FCC adopts new channel sharing rules for broadcasters

NAB Executive Vice President of Communications Dennis Wharton cheered the FCC order for clearing up ambiguity.

The FCC adopted a new Report and Order that expands broadcast stations’ ability to share a single TV channel so viewers can continue to receive their broadcast programming.

The FCC’s spectrum auction is due to wrap up soon, and full power and Class A broadcast stations that opted to relinquish their spectrum will likely need to share a channel with another full power or Class A broadcaster.

The FCC’s action will allow television broadcast stations with an auction-related channel sharing agreement (CSA) to continue channel sharing by entering into a new CSA in the event that their existing agreement ends.

“This enables stations to continue providing service to their viewers. The new rules also permit Class A stations to channel share outside of the auction context,” the FCC wrote in a news release.

 FCC Chairman Ajit Pai, in a statement (PDF) referencing the Care Bears’ motto “Sharing is Caring,” acknowledged the previous channel sharing rules were too limited.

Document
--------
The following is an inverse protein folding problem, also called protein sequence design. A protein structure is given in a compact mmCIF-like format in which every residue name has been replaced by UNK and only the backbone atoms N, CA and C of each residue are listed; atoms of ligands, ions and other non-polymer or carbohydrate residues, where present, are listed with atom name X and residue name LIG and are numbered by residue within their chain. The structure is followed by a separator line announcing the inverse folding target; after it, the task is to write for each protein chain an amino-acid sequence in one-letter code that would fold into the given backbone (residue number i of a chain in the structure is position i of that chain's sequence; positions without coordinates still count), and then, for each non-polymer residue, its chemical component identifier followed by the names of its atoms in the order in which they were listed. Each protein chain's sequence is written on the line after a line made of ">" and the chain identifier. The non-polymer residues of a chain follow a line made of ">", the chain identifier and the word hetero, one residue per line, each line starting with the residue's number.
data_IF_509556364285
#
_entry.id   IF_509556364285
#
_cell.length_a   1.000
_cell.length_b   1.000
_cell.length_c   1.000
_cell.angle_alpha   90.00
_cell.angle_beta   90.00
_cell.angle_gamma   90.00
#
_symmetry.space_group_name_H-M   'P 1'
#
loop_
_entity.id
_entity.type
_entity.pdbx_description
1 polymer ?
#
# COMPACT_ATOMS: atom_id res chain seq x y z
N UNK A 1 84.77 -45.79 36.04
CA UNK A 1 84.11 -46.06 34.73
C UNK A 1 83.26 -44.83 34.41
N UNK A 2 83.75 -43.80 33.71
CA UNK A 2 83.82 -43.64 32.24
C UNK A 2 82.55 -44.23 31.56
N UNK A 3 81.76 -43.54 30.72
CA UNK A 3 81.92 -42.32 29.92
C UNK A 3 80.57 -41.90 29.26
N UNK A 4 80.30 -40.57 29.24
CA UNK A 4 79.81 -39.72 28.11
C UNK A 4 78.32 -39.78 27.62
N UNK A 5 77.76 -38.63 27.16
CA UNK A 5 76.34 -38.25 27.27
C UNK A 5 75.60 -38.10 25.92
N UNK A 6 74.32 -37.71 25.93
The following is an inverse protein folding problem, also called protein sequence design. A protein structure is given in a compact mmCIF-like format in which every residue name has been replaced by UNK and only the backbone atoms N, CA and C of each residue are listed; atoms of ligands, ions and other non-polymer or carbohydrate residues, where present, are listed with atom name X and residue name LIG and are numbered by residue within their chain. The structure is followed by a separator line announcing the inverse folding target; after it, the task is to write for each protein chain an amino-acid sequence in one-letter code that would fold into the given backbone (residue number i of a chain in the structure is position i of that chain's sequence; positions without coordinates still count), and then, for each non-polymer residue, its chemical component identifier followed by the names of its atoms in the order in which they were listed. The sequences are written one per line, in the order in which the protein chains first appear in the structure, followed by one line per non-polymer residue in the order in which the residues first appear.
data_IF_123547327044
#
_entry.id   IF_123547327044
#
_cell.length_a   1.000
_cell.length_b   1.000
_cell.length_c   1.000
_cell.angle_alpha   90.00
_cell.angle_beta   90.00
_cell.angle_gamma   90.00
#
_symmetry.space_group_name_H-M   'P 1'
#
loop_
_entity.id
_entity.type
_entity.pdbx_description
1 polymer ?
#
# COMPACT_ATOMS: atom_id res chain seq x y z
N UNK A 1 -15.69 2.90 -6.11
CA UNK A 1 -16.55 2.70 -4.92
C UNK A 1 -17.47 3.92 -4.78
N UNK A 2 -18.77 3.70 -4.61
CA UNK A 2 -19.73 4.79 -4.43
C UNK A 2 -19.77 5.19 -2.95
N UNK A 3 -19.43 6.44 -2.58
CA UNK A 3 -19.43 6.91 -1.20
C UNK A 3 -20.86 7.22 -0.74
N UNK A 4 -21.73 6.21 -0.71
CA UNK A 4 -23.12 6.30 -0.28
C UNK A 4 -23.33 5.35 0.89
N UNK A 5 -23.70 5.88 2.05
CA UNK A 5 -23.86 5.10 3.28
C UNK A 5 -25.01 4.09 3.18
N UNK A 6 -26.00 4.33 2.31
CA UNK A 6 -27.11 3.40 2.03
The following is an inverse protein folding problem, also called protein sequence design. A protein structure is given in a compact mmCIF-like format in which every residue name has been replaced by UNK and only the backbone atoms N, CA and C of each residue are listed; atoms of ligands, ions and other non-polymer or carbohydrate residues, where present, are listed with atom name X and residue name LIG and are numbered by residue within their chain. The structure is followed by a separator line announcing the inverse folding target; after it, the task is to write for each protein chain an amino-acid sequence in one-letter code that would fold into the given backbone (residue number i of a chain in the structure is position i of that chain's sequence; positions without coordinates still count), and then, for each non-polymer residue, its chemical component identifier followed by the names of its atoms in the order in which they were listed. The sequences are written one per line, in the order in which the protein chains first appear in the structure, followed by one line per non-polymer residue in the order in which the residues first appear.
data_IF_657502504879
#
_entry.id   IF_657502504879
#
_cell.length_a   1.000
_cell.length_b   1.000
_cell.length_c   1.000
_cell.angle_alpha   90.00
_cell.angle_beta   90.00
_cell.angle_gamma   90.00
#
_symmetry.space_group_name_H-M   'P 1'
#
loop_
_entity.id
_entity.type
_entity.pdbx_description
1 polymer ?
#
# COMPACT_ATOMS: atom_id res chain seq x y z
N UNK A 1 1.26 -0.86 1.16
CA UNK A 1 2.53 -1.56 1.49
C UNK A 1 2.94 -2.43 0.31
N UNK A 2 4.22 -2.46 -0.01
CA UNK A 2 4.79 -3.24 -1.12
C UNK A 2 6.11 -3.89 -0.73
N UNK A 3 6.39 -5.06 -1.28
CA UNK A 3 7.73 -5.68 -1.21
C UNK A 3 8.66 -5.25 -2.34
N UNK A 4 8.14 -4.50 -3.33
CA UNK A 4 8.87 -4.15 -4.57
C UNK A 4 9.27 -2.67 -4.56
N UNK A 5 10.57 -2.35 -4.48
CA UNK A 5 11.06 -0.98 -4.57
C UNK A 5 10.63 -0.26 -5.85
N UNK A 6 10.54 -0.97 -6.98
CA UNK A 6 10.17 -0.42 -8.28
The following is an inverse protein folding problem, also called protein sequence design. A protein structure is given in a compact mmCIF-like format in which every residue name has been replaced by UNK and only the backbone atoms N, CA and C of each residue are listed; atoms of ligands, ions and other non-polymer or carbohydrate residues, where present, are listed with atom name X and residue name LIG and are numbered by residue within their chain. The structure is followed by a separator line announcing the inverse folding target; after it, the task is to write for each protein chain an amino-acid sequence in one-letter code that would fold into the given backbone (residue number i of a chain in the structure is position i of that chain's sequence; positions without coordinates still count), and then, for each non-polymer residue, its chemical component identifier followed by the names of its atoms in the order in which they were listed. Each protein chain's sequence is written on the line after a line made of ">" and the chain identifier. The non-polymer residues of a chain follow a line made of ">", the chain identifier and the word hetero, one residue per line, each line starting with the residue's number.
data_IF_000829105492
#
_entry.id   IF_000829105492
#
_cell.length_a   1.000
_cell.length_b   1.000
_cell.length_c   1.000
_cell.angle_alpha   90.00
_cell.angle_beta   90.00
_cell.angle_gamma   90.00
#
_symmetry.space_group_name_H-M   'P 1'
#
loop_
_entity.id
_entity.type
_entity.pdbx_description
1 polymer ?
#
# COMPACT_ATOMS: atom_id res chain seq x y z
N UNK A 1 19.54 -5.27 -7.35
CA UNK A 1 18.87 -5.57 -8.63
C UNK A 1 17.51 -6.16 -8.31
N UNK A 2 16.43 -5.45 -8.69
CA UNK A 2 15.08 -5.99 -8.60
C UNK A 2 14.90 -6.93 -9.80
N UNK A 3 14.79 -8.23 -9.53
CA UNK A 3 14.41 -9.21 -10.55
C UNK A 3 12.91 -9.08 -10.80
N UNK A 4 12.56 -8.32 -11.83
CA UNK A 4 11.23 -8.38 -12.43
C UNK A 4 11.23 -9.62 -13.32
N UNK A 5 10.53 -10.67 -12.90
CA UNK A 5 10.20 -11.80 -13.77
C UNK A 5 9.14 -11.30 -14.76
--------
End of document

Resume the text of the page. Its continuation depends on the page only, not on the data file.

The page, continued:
“We will permit primary stations to enter into new sharing agreements, either with the same sharing partner or a new one, once their auction-related agreements terminate or otherwise expire. This will help prevent loss of broadcast service to the public by ensuring that stations with auction-related channel sharing agreements can continue broadcasting once their agreements end. We will also permit Class A stations that were not parties to auction-related sharing agreements to channel-share outside of the auction context,” said Pai in a statement.

RELATED: OTA proposes transitional channel sharing to speed post-auction transition

The FCC is also aiming to help stations that could be displaced the channel repacking process that will take place once the incentive auctions are officially closed.

The FCC previously authorized channel sharing between secondary stations to help mitigate the auction’s potential to displace these stations. This order goes one step further and permits all secondary stations to share a channel outside the auction context, not only with another secondary station but with a primary station as well, Pai added.

NAB Executive Vice President of Communications Dennis Wharton cheered the order for clearing up some ambiguity.

“NAB commends the Commission for providing additional flexibility to channel sharing broadcasters following the auction. By giving stations options to replace sharing agreements that expire or terminate after the auction, the Commission provides greater certainty for stations that choose to enter into such agreements,” said Wharton in a statement.